New to Spey, as well

#1
So, I have been practicing some single handed and two handed Spey casting with a micro-Skagit head (trout max). I seem to be doing pretty well but have only been able to lawn cast. What can I expect when I get to the water and have a water anchor? Will it change the loading on the rod significantly?
 

Josh

dead in the water
#3
Like many practice activities, the basic concept will be similar, but the overall execution will be different. That said, knowing the general idea of what you are doing will allow you to focus more on the differences between grass and moving water.

Ed Ward, in his Skagit Master videos, is a big proponent of practicing on grass (in fact, might not be a bad idea to pick up Skagit Master 1 if you are just starting out), so I'd say you are doing fine. Some guys use a "grass leader" to help make the cast feel a little more like water. I've never used one myself, but here's a Spey Pages thread that talks about it.
 
#4
As you will learn from Skagit Master I and your own experience, water drag, the grip of water on your line/tip/leader/fly, is not an impediment, but rather an asset to your spey casting. (Too-heavy tips and flies are impediments.)
 
#5
So, I have been practicing some single handed and two handed Spey casting with a micro-Skagit head (trout max). I seem to be doing pretty well but have only been able to lawn cast. What can I expect when I get to the water and have a water anchor? Will it change the loading on the rod significantly?
YES! significantly Wear eye protection ALWAYS
Sometimes you think you can squeak by with an anchor misplaced, or an adverse wind
 

4sallypat

Active Member
#6
Loading the head on the water is a big difference when casting compared to lawn casting.

Practice the Perry Poke which works best with these short chunky heads.

For lawn casting, practice aerial casts (snake and single spey)...
 
#7
One fun thing to do since your on the grass with yarn on the end is something called the Oozlum cast. I've heard it was come up with by Simon Gawesworth. What you do is instead of a regular back cast, you continue the rod movement back and make a circle with it, then around your body in a circle. Just like a rodeo cowboy with his larriet. The fun part comes with adjusting the input , making the circle bigger, smaller, higher. slower. It's really just a teaching aide, but you can always turn it into a single spey at the end. If you're on the grass , try it out, it should expand your horizons. You can use the search function and see more and better descriptions of this cast and which DVD of Simon's he demonstrates it.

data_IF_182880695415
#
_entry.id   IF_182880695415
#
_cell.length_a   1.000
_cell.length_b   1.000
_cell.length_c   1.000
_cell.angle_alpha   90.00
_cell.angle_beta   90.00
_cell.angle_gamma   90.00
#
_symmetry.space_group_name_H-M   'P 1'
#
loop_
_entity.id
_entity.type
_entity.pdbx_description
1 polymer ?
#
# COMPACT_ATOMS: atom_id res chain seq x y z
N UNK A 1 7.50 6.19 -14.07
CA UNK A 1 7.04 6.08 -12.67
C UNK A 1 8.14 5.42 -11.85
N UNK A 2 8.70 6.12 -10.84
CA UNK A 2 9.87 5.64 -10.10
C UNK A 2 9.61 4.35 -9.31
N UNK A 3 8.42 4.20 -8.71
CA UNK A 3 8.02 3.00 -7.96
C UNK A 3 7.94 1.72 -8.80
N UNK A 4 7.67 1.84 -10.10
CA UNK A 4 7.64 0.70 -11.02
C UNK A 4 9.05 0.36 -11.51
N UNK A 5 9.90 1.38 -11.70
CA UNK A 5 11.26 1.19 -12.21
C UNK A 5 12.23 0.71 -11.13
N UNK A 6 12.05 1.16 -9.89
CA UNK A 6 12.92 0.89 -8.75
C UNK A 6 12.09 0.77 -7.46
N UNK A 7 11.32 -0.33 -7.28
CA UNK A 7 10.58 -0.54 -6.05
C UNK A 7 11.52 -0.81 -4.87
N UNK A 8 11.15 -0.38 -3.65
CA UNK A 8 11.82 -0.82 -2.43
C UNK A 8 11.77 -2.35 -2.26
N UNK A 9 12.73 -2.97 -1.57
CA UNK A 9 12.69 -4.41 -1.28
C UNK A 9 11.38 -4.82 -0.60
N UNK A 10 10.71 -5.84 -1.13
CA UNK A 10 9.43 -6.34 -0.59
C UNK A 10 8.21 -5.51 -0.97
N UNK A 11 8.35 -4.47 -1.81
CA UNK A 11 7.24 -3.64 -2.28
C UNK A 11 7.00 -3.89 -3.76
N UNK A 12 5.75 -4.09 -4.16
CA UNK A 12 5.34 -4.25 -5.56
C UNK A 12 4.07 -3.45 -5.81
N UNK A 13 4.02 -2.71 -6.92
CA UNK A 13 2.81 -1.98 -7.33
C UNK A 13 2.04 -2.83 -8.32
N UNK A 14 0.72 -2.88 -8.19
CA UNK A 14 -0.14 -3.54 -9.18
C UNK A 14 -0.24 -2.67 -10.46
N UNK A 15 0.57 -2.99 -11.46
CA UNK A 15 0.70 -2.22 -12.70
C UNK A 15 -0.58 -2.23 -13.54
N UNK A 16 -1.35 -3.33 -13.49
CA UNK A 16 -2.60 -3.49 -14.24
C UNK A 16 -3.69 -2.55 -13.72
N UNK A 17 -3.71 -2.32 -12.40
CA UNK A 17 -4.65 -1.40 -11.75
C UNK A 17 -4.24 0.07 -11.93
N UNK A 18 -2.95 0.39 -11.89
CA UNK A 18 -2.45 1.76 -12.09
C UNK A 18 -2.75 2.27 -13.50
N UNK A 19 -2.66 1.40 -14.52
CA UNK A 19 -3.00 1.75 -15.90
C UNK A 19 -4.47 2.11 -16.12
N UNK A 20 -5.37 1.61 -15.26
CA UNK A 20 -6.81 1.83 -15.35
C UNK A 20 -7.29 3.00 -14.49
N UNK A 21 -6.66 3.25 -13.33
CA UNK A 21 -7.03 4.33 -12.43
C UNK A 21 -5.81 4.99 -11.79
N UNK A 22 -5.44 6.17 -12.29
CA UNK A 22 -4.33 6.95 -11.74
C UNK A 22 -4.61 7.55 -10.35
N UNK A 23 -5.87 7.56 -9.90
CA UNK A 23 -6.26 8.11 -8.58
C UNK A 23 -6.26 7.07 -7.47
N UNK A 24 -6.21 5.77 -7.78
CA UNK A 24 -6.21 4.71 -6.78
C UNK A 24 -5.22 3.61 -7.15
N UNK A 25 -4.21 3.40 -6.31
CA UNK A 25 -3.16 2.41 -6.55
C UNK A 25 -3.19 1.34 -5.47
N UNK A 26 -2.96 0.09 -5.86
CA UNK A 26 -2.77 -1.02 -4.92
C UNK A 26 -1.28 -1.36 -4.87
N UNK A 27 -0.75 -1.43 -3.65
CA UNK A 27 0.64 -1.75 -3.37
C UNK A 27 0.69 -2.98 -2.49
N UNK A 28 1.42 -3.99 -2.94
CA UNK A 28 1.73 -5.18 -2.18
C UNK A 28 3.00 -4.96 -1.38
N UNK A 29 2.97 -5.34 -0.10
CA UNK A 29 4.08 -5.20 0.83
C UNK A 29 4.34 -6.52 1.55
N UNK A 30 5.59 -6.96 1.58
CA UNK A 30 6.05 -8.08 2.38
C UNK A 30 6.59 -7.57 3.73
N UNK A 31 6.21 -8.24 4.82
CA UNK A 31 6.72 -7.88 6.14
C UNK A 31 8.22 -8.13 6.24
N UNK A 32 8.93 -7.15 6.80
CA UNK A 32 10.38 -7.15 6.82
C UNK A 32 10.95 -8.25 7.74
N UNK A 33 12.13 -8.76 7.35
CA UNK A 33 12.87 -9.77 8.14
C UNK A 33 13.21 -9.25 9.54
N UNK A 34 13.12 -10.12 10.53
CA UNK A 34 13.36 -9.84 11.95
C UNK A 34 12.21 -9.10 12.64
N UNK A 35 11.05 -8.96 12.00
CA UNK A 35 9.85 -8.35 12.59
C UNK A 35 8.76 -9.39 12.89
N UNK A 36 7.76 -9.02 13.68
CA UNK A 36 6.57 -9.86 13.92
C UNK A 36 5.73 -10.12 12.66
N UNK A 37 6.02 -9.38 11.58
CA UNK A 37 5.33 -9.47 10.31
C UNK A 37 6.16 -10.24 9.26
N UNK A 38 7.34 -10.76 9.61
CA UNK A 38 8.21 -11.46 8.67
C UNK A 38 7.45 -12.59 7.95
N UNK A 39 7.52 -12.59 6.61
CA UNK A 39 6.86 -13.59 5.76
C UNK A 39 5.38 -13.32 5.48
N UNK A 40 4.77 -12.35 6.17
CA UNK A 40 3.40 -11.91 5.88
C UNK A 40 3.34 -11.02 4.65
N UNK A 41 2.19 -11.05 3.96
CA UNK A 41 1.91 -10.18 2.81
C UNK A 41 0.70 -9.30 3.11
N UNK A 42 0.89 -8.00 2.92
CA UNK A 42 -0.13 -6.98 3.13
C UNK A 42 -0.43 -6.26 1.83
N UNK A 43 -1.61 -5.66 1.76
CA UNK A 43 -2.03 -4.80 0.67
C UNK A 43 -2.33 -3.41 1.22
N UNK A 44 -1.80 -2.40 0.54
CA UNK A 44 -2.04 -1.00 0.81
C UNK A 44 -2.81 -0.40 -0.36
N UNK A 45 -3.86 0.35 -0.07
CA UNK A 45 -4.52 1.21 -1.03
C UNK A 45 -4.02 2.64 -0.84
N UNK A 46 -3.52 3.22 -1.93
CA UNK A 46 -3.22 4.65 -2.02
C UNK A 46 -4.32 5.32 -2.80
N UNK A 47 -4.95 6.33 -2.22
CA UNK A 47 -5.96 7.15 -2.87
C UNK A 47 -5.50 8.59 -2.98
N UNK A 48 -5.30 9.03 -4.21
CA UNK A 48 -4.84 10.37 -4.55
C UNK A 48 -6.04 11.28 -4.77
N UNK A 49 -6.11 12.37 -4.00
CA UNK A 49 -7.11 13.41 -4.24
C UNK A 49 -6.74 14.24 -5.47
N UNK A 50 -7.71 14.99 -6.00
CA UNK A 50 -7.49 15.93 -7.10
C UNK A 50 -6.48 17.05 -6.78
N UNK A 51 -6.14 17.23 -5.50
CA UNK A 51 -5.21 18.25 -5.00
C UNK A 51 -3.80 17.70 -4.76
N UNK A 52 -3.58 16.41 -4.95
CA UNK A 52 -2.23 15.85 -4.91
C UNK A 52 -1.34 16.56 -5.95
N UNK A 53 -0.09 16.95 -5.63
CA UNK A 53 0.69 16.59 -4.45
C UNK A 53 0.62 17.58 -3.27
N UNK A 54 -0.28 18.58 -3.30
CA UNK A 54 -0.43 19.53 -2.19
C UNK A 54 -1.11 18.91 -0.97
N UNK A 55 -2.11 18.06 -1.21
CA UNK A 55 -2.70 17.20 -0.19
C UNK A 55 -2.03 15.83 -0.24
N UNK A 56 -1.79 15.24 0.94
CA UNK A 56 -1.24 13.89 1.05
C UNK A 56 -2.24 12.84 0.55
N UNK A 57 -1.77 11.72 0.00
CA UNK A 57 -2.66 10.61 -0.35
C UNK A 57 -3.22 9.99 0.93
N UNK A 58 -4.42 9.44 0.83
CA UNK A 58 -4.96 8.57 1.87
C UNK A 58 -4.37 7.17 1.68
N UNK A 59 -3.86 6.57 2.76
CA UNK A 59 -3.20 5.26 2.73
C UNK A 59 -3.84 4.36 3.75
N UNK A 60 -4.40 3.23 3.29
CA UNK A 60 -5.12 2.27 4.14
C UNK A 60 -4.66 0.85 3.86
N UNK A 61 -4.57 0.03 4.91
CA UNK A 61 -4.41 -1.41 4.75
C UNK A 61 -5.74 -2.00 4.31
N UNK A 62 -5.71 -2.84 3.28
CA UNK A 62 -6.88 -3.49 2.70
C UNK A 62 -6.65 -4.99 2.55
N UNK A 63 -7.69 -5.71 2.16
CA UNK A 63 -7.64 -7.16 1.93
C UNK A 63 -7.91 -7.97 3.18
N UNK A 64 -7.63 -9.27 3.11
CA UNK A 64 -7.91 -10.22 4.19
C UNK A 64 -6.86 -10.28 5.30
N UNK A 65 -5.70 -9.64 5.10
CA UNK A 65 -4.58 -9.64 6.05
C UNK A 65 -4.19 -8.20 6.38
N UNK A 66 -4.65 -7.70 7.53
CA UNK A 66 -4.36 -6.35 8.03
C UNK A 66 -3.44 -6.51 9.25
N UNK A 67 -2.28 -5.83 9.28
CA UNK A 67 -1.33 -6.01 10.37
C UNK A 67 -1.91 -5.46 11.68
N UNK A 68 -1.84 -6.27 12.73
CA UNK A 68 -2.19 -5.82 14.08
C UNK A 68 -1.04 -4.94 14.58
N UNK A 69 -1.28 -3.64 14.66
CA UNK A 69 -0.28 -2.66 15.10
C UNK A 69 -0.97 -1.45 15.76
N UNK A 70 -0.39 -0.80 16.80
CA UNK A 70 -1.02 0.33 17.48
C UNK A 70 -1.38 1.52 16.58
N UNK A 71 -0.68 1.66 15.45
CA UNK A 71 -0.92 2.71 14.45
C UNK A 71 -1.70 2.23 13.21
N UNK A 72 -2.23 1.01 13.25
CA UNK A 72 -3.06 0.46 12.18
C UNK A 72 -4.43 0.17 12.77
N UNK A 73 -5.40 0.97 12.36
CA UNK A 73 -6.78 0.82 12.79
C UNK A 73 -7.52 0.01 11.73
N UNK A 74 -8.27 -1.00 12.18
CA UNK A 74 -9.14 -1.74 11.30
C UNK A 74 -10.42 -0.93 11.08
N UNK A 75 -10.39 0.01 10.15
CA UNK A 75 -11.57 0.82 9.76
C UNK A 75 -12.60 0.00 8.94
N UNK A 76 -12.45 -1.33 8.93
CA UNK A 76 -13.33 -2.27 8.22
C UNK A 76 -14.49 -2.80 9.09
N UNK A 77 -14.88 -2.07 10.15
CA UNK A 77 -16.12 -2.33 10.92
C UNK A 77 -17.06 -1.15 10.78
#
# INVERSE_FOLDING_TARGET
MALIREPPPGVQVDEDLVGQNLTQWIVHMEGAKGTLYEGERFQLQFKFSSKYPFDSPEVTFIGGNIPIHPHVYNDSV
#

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#9
As you will learn from Skagit Master I and your own experience, water drag, the grip of water on your line/tip/leader/fly, is not an impediment, but rather an asset to your spey casting. (Too-heavy tips and flies are impediments.)
How can you tell if your tip is too heavy? Does the Skagit head weight need to be coupled with the tip or versileader weight when making a head selection?
 

4sallypat

Active Member
#10
On a SH rod, the weight of the line - Rio Trout Max is about the same weight as your regular SH floating line you use. A tip is added onto the skagit head but the weight is not added on - usually the lightest weight available (Rio MOW light T8, SGS T7, Airflo FLOW T7, OPST floating or OPST Micro Tip).

A skagit head needs a tip - whether it be a floating, sinking, intermediate or combination.
Your Rio Trout max does need a tip in order to load the rod and provide direction.
The tip provides the shooting head direction so usually a short 5' or 7' OPST tip would be appropriate on your single hander. Longer if you can handle the casting....

A versileader or polyleader are used in spey rods that use: Scandi, Rage, or ultra short light heads such as the Rio Trout Max, Airflo Scout, and OPST commando heads under 250gr.
These can turn over a small to medium sized fly.

So in your case using a SH rod with spey casts, you can try:
  • 10' Rio MOW or iMOW Light tip (T8) in any sink densities provided you can cast it out aerial or waterborne anchor with bigger flies.
  • 5' or 7' OPST floating tip or 5' OPST micro skagit sink for medium flies - compact casts without losing an anchor using a waterborne anchor.
  • Versileader or Polyleader for small flies, dries, etc...
 
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#11
Thanks. Sounds like I am set up correctly with a 240 grain Trout Max head and several versileaders for sinking applications. I have 5’ and 7’ floating tips that I plan to use for shallower fishing or if I get a micron scandi head.